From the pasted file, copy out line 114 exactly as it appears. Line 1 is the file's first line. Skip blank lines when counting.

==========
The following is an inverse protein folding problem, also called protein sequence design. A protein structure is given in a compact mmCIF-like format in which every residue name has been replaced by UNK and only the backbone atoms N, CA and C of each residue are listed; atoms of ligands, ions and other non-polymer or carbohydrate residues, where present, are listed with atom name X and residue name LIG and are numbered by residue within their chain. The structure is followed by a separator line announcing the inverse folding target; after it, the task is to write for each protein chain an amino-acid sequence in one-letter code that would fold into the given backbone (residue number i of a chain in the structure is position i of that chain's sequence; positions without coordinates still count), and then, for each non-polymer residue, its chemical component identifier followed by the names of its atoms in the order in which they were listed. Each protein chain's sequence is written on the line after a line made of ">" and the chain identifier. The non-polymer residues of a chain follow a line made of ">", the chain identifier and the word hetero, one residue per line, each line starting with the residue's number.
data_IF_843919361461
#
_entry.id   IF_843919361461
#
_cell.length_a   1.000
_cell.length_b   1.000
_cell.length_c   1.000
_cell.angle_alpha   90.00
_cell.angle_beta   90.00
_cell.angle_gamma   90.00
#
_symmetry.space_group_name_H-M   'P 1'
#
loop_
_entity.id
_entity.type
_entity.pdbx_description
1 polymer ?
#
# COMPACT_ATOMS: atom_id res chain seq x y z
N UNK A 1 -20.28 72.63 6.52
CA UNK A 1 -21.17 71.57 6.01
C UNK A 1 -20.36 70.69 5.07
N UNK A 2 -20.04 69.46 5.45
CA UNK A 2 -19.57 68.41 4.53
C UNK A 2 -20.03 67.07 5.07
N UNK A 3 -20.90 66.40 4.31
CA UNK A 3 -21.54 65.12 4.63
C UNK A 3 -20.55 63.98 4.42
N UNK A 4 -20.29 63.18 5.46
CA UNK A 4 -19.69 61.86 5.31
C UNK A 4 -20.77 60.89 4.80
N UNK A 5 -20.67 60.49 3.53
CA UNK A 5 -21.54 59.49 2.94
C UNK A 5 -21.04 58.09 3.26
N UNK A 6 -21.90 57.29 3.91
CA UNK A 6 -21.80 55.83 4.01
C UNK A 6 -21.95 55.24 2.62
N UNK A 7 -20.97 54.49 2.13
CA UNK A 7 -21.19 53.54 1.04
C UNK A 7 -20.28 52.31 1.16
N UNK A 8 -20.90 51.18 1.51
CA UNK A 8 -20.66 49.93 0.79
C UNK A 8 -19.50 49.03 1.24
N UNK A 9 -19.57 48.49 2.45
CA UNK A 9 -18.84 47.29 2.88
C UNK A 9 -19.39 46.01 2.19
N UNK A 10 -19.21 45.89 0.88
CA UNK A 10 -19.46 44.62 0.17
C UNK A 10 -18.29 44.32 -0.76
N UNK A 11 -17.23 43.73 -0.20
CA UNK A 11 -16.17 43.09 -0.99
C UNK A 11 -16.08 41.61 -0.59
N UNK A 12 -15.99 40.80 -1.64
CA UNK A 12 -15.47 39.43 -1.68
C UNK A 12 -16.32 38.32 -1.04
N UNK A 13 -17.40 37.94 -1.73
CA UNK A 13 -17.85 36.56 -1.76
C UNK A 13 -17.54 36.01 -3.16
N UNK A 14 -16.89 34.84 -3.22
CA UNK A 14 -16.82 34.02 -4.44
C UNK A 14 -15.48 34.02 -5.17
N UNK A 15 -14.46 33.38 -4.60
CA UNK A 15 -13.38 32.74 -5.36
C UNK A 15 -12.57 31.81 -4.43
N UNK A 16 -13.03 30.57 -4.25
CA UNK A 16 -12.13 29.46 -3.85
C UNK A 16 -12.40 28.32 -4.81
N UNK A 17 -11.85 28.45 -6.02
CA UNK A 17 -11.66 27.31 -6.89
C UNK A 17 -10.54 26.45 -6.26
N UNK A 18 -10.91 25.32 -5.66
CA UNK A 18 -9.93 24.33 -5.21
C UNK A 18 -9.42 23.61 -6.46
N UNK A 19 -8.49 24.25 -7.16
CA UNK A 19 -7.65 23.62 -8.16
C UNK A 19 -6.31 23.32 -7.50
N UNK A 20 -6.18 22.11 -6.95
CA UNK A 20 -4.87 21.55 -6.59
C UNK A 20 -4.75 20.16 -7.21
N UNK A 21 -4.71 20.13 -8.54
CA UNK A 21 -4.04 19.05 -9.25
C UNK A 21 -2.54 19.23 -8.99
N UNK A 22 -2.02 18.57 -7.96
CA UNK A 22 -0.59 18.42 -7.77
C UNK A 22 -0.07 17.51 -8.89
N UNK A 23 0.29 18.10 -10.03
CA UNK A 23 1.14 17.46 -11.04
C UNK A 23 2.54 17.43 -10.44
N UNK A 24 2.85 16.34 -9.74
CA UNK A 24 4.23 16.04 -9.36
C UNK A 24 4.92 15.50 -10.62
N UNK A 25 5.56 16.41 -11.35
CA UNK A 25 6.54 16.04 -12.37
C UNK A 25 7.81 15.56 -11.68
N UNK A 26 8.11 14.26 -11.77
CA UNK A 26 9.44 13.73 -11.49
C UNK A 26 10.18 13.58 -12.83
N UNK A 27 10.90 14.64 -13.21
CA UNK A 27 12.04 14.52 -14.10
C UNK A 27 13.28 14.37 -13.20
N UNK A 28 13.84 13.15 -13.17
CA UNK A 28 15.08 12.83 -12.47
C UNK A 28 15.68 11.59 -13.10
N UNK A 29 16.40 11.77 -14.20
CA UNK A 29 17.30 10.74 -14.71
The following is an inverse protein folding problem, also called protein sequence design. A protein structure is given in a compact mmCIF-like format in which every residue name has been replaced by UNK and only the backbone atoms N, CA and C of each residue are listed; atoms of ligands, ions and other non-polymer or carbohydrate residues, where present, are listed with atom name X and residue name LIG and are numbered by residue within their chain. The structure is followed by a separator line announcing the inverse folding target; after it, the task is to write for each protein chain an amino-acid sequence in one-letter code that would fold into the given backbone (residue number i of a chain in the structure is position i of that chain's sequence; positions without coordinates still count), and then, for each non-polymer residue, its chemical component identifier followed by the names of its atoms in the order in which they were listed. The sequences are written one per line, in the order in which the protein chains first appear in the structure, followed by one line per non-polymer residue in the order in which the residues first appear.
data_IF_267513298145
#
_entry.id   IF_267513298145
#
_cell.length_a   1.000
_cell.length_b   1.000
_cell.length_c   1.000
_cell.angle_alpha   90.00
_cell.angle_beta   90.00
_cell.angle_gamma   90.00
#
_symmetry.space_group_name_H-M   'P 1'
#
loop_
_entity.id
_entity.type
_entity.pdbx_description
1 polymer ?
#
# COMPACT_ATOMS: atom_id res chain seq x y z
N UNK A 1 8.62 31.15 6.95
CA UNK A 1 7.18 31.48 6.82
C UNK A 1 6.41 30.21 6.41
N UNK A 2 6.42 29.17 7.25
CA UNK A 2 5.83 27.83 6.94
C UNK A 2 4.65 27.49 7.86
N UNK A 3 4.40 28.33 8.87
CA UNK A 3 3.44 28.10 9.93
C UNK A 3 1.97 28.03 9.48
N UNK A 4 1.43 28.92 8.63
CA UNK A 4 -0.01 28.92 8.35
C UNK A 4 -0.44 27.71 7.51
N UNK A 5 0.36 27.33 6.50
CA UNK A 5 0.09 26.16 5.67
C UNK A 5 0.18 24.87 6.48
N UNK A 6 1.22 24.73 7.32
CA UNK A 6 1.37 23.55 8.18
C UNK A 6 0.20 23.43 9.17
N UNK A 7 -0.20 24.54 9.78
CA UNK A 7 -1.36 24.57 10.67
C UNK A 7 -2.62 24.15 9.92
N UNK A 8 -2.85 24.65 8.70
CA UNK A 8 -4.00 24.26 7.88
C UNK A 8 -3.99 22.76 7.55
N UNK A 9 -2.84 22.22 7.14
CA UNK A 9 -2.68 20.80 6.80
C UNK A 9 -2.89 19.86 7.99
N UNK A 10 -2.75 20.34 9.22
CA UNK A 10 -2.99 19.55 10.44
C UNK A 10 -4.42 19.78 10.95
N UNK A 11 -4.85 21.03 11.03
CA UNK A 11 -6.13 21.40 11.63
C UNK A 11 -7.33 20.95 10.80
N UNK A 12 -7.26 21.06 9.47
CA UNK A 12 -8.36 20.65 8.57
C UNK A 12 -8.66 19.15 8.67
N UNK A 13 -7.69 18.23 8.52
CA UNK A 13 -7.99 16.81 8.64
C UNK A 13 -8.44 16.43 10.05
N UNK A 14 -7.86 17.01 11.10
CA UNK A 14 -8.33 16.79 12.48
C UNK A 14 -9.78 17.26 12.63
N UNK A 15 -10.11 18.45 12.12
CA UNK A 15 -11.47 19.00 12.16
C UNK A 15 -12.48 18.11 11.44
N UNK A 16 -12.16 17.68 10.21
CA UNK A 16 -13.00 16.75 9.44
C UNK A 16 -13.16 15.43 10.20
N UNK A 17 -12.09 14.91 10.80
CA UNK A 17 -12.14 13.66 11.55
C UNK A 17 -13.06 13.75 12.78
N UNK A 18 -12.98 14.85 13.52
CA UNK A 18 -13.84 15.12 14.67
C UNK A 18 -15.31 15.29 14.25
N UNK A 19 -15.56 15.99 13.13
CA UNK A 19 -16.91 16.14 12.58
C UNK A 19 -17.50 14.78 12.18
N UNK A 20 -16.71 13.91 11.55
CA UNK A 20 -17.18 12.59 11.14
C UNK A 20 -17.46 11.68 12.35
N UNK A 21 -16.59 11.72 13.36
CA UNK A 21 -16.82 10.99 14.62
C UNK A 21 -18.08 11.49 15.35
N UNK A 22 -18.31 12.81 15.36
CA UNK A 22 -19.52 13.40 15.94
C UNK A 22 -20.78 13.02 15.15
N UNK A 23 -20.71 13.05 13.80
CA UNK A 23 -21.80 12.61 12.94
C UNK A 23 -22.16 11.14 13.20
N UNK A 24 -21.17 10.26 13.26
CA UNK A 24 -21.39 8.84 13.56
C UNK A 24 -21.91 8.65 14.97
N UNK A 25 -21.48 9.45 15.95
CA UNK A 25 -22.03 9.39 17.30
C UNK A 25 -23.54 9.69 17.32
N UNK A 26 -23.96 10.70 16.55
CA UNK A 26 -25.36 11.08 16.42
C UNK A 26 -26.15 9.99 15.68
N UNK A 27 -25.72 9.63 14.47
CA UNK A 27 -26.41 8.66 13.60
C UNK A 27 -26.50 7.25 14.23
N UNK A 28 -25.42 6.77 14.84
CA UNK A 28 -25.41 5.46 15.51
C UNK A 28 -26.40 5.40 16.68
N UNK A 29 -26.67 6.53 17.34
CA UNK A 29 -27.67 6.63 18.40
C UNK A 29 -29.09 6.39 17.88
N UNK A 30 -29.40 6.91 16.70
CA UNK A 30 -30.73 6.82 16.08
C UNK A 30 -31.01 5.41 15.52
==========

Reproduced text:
_cell.length_b   1.000